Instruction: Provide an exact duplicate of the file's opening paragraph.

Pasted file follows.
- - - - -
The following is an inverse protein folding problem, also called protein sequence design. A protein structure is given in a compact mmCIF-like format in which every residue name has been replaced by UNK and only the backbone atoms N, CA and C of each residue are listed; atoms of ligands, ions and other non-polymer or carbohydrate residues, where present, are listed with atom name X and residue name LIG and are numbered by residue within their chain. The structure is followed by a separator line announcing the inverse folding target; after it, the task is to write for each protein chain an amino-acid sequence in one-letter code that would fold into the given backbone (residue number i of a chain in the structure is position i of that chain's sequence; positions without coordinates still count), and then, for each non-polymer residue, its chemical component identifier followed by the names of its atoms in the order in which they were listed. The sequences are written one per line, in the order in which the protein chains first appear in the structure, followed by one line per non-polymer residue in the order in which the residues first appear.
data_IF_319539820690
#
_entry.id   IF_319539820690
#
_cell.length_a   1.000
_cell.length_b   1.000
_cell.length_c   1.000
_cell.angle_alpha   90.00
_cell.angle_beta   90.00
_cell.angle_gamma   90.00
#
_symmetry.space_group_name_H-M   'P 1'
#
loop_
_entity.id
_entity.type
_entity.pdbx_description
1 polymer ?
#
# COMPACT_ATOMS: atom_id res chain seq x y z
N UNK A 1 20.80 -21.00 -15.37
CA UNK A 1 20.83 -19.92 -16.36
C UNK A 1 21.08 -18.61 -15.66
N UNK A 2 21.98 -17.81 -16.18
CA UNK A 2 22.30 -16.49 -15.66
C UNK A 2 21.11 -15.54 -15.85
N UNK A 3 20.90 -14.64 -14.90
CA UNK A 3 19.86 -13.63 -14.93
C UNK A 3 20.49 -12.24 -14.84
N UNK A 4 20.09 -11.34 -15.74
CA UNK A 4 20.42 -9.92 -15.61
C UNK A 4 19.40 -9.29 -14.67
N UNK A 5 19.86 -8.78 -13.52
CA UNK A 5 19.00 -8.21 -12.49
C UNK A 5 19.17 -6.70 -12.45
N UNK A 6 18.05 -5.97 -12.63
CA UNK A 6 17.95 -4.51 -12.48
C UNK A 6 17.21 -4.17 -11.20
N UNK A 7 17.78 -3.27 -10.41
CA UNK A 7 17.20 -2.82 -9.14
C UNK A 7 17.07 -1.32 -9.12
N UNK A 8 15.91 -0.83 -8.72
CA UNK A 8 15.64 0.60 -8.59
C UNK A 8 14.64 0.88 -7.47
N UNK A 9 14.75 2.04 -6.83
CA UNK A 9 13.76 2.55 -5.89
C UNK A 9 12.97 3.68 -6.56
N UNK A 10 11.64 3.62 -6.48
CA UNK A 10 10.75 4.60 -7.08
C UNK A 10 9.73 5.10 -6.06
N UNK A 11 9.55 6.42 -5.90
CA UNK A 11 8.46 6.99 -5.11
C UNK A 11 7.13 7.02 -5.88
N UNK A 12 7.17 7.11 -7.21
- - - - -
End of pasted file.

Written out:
The following is an inverse protein folding problem, also called protein sequence design. A protein structure is given in a compact mmCIF-like format in which every residue name has been replaced by UNK and only the backbone atoms N, CA and C of each residue are listed; atoms of ligands, ions and other non-polymer or carbohydrate residues, where present, are listed with atom name X and residue name LIG and are numbered by residue within their chain. The structure is followed by a separator line announcing the inverse folding target; after it, the task is to write for each protein chain an amino-acid sequence in one-letter code that would fold into the given backbone (residue number i of a chain in the structure is position i of that chain's sequence; positions without coordinates still count), and then, for each non-polymer residue, its chemical component identifier followed by the names of its atoms in the order in which they were listed. The sequences are written one per line, in the order in which the protein chains first appear in the structure, followed by one line per non-polymer residue in the order in which the residues first appear.